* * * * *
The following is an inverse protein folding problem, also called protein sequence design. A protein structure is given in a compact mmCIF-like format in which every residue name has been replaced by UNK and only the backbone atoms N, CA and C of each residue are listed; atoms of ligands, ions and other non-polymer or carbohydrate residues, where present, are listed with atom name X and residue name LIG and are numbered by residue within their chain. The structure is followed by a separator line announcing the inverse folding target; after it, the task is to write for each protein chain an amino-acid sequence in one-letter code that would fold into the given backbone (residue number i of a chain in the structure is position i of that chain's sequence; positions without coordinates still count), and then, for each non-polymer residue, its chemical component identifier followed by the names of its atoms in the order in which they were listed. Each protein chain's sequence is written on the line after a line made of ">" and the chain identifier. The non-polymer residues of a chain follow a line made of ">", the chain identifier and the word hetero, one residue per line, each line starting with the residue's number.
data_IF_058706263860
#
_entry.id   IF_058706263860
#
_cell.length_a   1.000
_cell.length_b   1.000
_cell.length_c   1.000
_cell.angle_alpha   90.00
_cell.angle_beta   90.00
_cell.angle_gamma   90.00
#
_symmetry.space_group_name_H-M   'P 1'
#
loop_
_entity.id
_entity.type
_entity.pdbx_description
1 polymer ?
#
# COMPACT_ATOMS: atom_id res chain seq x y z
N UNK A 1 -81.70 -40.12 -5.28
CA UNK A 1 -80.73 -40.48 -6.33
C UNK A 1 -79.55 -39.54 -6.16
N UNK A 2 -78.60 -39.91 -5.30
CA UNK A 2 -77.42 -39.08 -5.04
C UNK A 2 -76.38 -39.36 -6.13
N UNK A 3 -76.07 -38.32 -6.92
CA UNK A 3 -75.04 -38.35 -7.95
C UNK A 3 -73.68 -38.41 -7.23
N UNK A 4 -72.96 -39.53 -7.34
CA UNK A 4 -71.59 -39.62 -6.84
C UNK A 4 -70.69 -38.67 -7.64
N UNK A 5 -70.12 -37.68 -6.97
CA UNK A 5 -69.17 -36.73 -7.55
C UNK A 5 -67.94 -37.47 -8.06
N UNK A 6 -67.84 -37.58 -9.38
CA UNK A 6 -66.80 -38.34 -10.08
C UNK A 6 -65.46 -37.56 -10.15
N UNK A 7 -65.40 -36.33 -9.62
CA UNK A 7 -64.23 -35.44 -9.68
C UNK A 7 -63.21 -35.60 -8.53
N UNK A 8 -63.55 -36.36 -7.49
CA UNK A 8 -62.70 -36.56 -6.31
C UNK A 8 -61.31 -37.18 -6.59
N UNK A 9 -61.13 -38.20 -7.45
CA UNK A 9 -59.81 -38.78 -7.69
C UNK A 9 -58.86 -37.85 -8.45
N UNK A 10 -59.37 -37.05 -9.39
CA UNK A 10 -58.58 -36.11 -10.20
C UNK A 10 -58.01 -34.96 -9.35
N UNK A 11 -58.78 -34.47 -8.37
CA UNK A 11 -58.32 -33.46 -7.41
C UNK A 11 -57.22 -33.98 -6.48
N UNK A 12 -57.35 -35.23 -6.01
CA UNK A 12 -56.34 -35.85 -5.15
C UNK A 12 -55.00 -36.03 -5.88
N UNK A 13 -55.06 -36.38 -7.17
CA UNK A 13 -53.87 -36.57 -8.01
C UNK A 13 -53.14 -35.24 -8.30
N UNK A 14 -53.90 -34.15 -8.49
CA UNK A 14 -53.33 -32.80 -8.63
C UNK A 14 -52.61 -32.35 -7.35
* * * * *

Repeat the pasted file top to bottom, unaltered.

The following is an inverse protein folding problem, also called protein sequence design. A protein structure is given in a compact mmCIF-like format in which every residue name has been replaced by UNK and only the backbone atoms N, CA and C of each residue are listed; atoms of ligands, ions and other non-polymer or carbohydrate residues, where present, are listed with atom name X and residue name LIG and are numbered by residue within their chain. The structure is followed by a separator line announcing the inverse folding target; after it, the task is to write for each protein chain an amino-acid sequence in one-letter code that would fold into the given backbone (residue number i of a chain in the structure is position i of that chain's sequence; positions without coordinates still count), and then, for each non-polymer residue, its chemical component identifier followed by the names of its atoms in the order in which they were listed. Each protein chain's sequence is written on the line after a line made of ">" and the chain identifier. The non-polymer residues of a chain follow a line made of ">", the chain identifier and the word hetero, one residue per line, each line starting with the residue's number.
data_IF_058706263860
#
_entry.id   IF_058706263860
#
_cell.length_a   1.000
_cell.length_b   1.000
_cell.length_c   1.000
_cell.angle_alpha   90.00
_cell.angle_beta   90.00
_cell.angle_gamma   90.00
#
_symmetry.space_group_name_H-M   'P 1'
#
loop_
_entity.id
_entity.type
_entity.pdbx_description
1 polymer ?
#
# COMPACT_ATOMS: atom_id res chain seq x y z
N UNK A 1 -81.70 -40.12 -5.28
CA UNK A 1 -80.73 -40.48 -6.33
C UNK A 1 -79.55 -39.54 -6.16
N UNK A 2 -78.60 -39.91 -5.30
CA UNK A 2 -77.42 -39.08 -5.04
C UNK A 2 -76.38 -39.36 -6.13
N UNK A 3 -76.07 -38.32 -6.92
CA UNK A 3 -75.04 -38.35 -7.95
C UNK A 3 -73.68 -38.41 -7.23
N UNK A 4 -72.96 -39.53 -7.34
CA UNK A 4 -71.59 -39.62 -6.84
C UNK A 4 -70.69 -38.67 -7.64
N UNK A 5 -70.12 -37.68 -6.97
CA UNK A 5 -69.17 -36.73 -7.55
C UNK A 5 -67.94 -37.47 -8.06
N UNK A 6 -67.84 -37.58 -9.38
CA UNK A 6 -66.80 -38.34 -10.08
C UNK A 6 -65.46 -37.56 -10.15
N UNK A 7 -65.40 -36.33 -9.62
CA UNK A 7 -64.23 -35.44 -9.68
C UNK A 7 -63.21 -35.60 -8.53
N UNK A 8 -63.55 -36.36 -7.49
CA UNK A 8 -62.70 -36.56 -6.31
C UNK A 8 -61.31 -37.18 -6.59
N UNK A 9 -61.13 -38.20 -7.45
CA UNK A 9 -59.81 -38.78 -7.69
C UNK A 9 -58.86 -37.85 -8.45
N UNK A 10 -59.37 -37.05 -9.39
CA UNK A 10 -58.58 -36.11 -10.20
C UNK A 10 -58.01 -34.96 -9.35
N UNK A 11 -58.78 -34.47 -8.37
CA UNK A 11 -58.32 -33.46 -7.41
C UNK A 11 -57.22 -33.98 -6.48
N UNK A 12 -57.35 -35.23 -6.01
CA UNK A 12 -56.34 -35.85 -5.15
C UNK A 12 -55.00 -36.03 -5.88
N UNK A 13 -55.06 -36.38 -7.17
CA UNK A 13 -53.87 -36.57 -8.01
C UNK A 13 -53.14 -35.24 -8.30
N UNK A 14 -53.90 -34.15 -8.49
CA UNK A 14 -53.33 -32.80 -8.63
C UNK A 14 -52.61 -32.35 -7.35